Items filtered by date: June 2018

Thursday, 28 June 2018 16:26

Men and Diabetes

Before we say goodbye to the month of June, there’s one more health observance that we at Superior Foot & Ankle Care Center want to acknowledge: Men’s Health Month. A significant amount of research has been done about men and one disease that is of particular interest to us as foot health care providers, and that is diabetes. Although men and women may have similar symptoms and treatment, studies have shown that overall how men respond to diagnosis and care of the disease is very different and not in a good way.

The First Step: Admitting There’s a Problem

For many men, even after they realize that something is not right with their feet they put off making an appointment to have their symptoms evaluated. The reason for this is that they are afraid of getting bad news. If you are a man (or someone who loves one) and have noticed any of the following symptoms in the feet: cuts that are slow to heal, loss of sensation in one or more parts of the feet or a burning, tingling feeling, swelling or anything else out of the ordinary, it’s important that you make an appointment at our Long Beach office and allow one of our podiatrists, Dr. Victoria Foley or Dr. Constance Omelas to examine your feet. Delaying seeking treatment will not make the symptoms go away and prompt treatment can greatly improve the outcome.

Get the Care You Need

Another significant research finding showed that in cases where men and women had equal access to health care for their diabetes, men were more likely to miss appointments and not get the treatment they needed. The good news about diabetes is that is highly controllable today. Many patients with diabetes continue to live full and active lives—if they keep their diabetes under control. The best ways to do this are:

  • Schedule (and keep!) regular appointments with the podiatrist and other physicians managing your diabetic care.
  • Follow dietary recommendations and medical treatments.
  • Check your feet daily for changes that may indicate a problem.
  • Wear shoes that fit properly and allow plenty of room in the toe box.
  • Keep feet dry and avoid putting them in front of direct heat.

At Superior Foot & Ankle Care Center we can take the fear and mystery out of diabetes if you let us. If you have concerns about your feet (or you believe a man in your life does) contact us by calling: (562) 420-9800.

Thursday, 21 June 2018 16:24

June is Older Americans Month

At Superior Foot & Ankle Care Center we know that foot care needs change as you age. This week we’d like to address some foot health care needs that are particularly important for our more senior patients in honor of Older Americans Month.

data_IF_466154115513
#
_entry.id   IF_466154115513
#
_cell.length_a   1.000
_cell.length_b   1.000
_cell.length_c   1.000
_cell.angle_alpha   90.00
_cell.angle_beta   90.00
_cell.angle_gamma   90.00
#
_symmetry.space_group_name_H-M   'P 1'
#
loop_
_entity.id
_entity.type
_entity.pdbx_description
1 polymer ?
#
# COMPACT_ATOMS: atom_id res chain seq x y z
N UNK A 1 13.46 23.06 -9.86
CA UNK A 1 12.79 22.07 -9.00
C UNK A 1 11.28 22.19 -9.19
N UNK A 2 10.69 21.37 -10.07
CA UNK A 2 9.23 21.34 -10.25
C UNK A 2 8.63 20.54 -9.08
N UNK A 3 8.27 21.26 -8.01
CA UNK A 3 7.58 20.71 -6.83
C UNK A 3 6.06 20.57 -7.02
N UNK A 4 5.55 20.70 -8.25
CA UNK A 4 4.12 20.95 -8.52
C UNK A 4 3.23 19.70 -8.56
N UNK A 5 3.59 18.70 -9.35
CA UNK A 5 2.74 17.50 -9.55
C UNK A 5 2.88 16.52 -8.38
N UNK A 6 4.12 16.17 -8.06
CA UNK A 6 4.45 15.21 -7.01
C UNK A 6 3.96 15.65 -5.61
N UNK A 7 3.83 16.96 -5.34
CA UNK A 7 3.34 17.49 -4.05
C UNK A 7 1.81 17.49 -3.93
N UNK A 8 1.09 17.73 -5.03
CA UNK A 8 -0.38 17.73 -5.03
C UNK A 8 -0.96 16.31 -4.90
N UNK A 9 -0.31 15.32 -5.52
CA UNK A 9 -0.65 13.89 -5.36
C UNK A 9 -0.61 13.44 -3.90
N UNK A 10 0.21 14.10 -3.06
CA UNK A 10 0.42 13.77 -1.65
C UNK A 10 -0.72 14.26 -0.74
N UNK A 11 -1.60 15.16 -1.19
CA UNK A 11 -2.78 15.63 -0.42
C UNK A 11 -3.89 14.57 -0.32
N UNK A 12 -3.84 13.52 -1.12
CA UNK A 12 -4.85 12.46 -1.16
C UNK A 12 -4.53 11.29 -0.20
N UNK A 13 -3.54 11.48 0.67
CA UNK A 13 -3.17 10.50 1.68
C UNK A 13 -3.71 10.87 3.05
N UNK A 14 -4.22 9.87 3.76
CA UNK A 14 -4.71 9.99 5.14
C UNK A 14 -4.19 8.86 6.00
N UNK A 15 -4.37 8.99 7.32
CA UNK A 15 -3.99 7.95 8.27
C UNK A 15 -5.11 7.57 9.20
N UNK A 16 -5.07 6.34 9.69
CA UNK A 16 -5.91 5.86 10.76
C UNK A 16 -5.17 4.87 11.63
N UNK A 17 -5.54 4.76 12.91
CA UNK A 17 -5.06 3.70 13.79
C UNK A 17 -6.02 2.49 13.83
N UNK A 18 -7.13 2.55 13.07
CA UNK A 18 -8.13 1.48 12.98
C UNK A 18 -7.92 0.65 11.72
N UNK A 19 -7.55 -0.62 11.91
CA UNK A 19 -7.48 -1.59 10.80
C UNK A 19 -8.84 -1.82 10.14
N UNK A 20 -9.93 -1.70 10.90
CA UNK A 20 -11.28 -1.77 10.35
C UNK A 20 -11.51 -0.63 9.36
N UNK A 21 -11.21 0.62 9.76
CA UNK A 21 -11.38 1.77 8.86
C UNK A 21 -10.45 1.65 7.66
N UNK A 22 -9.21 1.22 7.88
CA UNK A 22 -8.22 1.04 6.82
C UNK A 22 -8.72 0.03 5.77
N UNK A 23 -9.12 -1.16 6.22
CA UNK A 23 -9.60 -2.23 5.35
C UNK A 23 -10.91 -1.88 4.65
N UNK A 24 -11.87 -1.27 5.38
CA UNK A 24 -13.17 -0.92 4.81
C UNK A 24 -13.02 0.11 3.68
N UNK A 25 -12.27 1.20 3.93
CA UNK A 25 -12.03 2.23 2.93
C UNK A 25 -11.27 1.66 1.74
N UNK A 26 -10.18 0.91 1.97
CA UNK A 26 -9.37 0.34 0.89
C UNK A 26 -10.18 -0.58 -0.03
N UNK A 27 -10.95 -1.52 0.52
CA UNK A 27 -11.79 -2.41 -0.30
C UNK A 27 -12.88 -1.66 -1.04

Work with Your Podiatrist—there are several foot ailments that are more likely to develop as you age, such as arthritis and certain nerve issues. Your feet may also be the first place that systemic disorders such as diabetes or circulatory dysfunction show up. For these reasons, it’s important to maintain a regular schedule of checkups with our podiatrists, Dr. Victoria Foley and Dr. Constance Omelas.  This will enable the foot doctor to spot changes in your feet and also help you manage chronic foot issues and keep them from becoming debilitating.

Shoe Sense—good shoes are important at any age but for senior patients, the right shoe can prevent falls and keep foot disorders from worsening. Have your foot professionally measured at a quality shoe store. It is not unusual for your shoe size to increase as you get older. Buy shoes that have good arch and ankle support and a gripping tread on the bottom. Shoes with laces give a better fit than Velcro. For dress shoes, keep heels to no higher than 2 inches. Replace shoes when they become stretched out or damaged.

Develop a Daily Foot Care Regimen—wash your feet every day and dry completely. Check your feet for any changes in skin or nails, cuts, bruises, growths or any other unusual symptoms. Keep toenails trimmed straight across and not too short to avoid ingrown nails. Apply moisturizer or foot powder as needed.

Good Habits for Life—many of the lifestyle choices that are healthy for the rest of your body have a positive impact on your feet too. Don’t smoke—it impedes circulation. Exercise regularly to increase bone strength and maintain range of motion. Keep your weight down because extra pounds put more stress on joints and bones in your lower extremities.

Keeping your feet healthy during your senior years isn’t difficult. To learn more about how to ensure that your feet will enable you to live a long, active life, contact our Long Beach office by calling: (562) 420-9800.

Thursday, 14 June 2018 16:22

Flip-Flop Fail